Sticking with his two-year cycle, Sanders ran for governor in 1976 against Republican Richard Snelling and Democrat Stella Hackel. By then he had his debating points down pat, and he sharpened them for what would be his last run with the Liberty Union Party. During the televised debate he cut loose. Hunched over the dais, his dark curls falling over his forehead, he stared intently through his thick glasses and blasted his rivals for avoiding the issues that he said mattered most to Vermonters: better jobs, fair wages, and radical tax reform. He advocated doubling the corporate income tax and eliminating personal income tax for Vermonters making less than $10,000 a year. “The people of the state of Vermont have got to stand up to the two or three percent who control the money,” he said.

Sanders lost, but he scored a personal best: 11,317 people cast their ballots for him, giving him 6.1 percent of the vote, and Liberty Union maintained its major-party standing. But Sanders was beginning to lose his zest for campaigning. He had run four times and lost four times. He wasn’t earning any money. He was raising Levi and living hand-to-mouth. The Vietnam War was winding down, and Liberty Union was losing its purpose, at least in his view.

Almost a year after losing the governor’s race, in October 1977 Sanders quit the Liberty Union Party, saying it had been “virtually dormant” since 1976 and calling it “a failure.” He thought his political career was over. When reporters asked about his next move, he replied, “I don’t know about my future.”


Sanders might have been sick of campaigning and coming home to a bleak, ratty apartment, but he emerged from his Liberty Union years with the essential ingredients for a successful career in elective office.

First, he had drummed the name “Bernie Sanders” into Vermont’s political and media consciousness. He had started to build the Bernie brand, based on steadfast advocacy for workers against the interests of the wealthy few.

Second, he had found a core group of friends and advisors who would stay by his side in one form or another for forty or fifty years. Jim Rader was first among them. He had helped introduce Sanders to progressive ideas and leaders back in Chicago. In Vermont he drove Sanders to the Liberty Union session where he first volunteered to run for elective office. He drove him around the state for his first campaign. Over the next decade he continued to be a friend and political ally while he pursued his own career as a social services counselor.

John Franco was an impressionable student at the University of Vermont when he first saw Sanders in action in a church basement in 1974: “He was incredibly charismatic. He was speaking at the Liberty Union Convention. I didn’t want him to stop.” Since then Franco has never stopped helping Sanders, as an advisor, lawyer, and loyal staffer.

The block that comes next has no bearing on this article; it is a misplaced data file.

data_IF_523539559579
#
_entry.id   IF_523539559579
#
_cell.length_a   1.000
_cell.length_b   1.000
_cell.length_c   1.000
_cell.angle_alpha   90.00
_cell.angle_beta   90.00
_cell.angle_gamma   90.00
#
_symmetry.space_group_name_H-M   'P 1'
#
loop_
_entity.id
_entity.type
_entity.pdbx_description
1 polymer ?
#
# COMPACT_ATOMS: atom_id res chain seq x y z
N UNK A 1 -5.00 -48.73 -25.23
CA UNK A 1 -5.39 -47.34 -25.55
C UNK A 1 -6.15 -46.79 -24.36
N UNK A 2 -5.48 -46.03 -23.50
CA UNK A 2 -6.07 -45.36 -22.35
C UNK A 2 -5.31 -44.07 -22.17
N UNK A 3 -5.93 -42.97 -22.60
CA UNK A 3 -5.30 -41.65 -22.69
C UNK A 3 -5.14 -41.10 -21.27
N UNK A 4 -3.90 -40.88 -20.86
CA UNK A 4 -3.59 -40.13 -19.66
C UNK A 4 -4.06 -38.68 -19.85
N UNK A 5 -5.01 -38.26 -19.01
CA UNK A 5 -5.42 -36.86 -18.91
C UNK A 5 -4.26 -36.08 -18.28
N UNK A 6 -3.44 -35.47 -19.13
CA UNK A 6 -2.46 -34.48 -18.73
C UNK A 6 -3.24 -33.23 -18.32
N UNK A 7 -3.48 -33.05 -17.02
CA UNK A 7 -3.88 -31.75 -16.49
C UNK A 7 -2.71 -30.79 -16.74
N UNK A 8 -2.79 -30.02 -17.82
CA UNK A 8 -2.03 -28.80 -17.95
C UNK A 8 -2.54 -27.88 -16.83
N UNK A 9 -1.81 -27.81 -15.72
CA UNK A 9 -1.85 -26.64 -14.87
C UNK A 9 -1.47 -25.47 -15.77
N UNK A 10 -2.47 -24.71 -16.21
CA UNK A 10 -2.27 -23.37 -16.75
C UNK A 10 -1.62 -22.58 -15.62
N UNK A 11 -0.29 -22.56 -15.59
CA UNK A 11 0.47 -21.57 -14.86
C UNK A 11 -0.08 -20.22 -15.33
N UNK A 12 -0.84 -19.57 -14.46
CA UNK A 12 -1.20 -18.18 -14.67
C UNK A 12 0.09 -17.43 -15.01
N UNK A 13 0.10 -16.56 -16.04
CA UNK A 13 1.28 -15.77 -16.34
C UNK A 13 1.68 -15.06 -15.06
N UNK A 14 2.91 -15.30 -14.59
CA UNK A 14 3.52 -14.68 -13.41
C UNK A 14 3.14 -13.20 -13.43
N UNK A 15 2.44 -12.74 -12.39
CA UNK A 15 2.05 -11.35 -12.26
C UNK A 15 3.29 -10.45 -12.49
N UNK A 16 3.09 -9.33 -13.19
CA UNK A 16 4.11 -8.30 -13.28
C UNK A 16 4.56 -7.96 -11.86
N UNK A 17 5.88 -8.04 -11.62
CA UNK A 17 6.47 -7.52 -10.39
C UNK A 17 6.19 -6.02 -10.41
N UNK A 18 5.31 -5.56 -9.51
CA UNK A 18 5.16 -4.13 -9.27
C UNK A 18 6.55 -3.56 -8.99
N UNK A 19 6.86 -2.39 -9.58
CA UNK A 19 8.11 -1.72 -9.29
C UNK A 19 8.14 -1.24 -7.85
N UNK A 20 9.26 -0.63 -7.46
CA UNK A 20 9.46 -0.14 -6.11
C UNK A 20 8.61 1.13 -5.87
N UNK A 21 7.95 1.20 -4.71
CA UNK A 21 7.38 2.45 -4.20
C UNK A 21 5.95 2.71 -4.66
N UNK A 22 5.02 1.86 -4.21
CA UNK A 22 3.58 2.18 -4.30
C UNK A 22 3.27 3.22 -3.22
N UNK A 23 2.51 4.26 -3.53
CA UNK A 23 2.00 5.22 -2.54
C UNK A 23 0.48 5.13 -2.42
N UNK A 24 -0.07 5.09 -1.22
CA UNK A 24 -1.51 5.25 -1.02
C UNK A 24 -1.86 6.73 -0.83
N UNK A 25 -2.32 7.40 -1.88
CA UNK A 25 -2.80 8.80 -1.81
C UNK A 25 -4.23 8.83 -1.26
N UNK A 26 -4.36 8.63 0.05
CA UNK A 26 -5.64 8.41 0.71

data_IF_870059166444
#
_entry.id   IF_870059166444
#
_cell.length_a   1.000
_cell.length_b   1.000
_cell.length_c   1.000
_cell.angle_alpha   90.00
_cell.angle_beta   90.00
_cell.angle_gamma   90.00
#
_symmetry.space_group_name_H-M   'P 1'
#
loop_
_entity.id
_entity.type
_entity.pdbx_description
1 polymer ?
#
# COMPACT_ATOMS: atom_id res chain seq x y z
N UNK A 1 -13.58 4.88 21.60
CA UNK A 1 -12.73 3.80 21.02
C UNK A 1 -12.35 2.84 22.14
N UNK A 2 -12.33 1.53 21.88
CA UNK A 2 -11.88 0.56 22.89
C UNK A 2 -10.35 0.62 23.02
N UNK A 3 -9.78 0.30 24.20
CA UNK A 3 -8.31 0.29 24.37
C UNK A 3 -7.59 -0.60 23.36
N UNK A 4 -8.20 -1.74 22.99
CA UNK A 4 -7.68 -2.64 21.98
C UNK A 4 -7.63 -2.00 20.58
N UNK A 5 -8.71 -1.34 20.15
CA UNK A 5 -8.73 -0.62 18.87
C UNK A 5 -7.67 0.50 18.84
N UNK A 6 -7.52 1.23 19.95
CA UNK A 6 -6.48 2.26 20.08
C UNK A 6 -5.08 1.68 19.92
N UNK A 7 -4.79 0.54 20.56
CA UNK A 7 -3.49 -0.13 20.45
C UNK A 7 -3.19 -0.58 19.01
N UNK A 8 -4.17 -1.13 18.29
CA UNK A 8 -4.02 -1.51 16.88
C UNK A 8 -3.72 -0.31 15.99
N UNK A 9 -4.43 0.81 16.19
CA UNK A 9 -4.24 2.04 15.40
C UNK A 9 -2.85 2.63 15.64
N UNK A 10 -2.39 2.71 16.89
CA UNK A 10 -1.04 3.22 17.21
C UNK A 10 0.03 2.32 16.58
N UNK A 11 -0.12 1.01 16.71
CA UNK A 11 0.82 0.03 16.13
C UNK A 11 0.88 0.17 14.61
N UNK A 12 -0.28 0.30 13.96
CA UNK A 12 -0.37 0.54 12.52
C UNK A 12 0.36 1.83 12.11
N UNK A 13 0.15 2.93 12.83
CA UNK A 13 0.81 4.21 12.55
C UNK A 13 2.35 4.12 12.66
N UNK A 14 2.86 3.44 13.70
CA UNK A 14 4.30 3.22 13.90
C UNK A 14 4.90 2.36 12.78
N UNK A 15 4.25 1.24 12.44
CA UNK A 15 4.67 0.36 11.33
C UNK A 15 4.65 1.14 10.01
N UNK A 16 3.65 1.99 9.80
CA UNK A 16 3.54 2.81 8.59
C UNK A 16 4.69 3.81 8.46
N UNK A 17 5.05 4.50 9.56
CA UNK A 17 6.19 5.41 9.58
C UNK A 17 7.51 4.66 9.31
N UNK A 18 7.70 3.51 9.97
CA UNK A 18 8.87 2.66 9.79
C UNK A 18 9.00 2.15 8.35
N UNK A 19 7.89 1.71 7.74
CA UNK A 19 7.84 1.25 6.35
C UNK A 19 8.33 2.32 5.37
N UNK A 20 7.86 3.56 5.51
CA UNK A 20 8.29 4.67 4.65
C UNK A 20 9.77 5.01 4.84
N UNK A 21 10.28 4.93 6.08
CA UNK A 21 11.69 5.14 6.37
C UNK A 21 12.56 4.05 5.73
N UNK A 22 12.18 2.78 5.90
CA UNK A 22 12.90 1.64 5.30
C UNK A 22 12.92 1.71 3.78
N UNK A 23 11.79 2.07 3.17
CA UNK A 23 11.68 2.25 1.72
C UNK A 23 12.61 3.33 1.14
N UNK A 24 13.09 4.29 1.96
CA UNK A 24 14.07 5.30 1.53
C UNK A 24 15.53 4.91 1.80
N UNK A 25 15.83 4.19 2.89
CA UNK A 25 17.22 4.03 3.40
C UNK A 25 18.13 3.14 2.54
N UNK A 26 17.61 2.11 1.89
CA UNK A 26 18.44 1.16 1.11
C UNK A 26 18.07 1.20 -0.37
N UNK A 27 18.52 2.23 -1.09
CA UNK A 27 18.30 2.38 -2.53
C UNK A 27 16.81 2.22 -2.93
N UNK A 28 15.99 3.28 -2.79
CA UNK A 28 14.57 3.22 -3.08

On the train from New York to Vermont on Labor Day 1976, Sanders sat next to a tall, big-boned fellow wearing a yarmulke who introduced himself as Richard Sugarman. He had just finished his doctorate in philosophy at Yale, where he had roomed with Joseph Lieberman, who would become a senator from Connecticut and a candidate for vice president. A devout Jew, Sugarman was on his way up to Burlington to start teaching religion classes at the University of Vermont.

He and Sanders talked. And talked. They were the same age. Sanders had just come from a family reunion in Brooklyn. He told Sugarman it hadn’t gone very well. “They don’t get me,” he said.

Sugarman got Sanders. Then he got Sanders and Levi: when Sanders couldn’t pay his rent and the landlord evicted him from the house on Maple Street, he moved in with Sugarman.

For the next few years Sanders struggled to make a buck. He started an educational-film company with plenty of ideas but no cash. He couldn’t separate himself from his socialist roots. He made his first and best video about his idol, Eugene Debs, the leader of the Socialist Party of America, who had run for president five times. The video was rough. Sanders and his partner couldn’t afford to hire anyone to do the voiceover, so Sanders had to play Debs. In his Brooklynese, workers came out as “wuhkuhs” and huge as “yoooge.” Debs was from Indiana.

Sanders drove from school to school trying to sell the Debs video and some educational slide shows. He was not finding success. He was nearing forty and had not had a regular paycheck for more than a few months. And he had a child to feed and clothe. Levi was now ten.

Still Sanders could not shake his yen for political leadership. Peter Diamondstone, one of the original Liberty Union leaders, had deep ties to the Socialist Workers Party leadership. He claims Sanders approached him in 1979 to get on the SWP ticket as the candidate for vice president. It didn’t work out.

That same year Sanders joked with Sugarman about running for president as an Independent. They went as far as getting forms to get on the ballot in New Hampshire, though they never followed through. But Sugarman believed in Sanders. They often talked about politics and Sanders’s prospects in the Green Mountain State. Sugarman knew Sanders was not done.

“You could say moving to Vermont was the best decision I ever made,” Sanders told Mark Jacobson for New York magazine in 2014. “What would have happened if I’d stayed in Brooklyn? How far could I have gotten? The State Assembly?”

Excerpted from "Why Bernie Sanders Matters" by Harry Jaffe. Published by Regan Arts. Copyright 2015 by Harry Jaffe. Reprinted with permission of the publisher. All rights reserved.

By Harry Jaffe

Harry Jaffe is a leading journalist covering Washington, DC—its politics, its crime, its heroes and villains. Beyond Washington, Jaffe’s work has been published in Yahoo News, Men’s Health,Harper’s, Esquire, and newspapers from the San Francisco Examiner to the Philadelphia Inquirer. He’s appeared in documentary films, and on television and radio across the country and throughout Europe.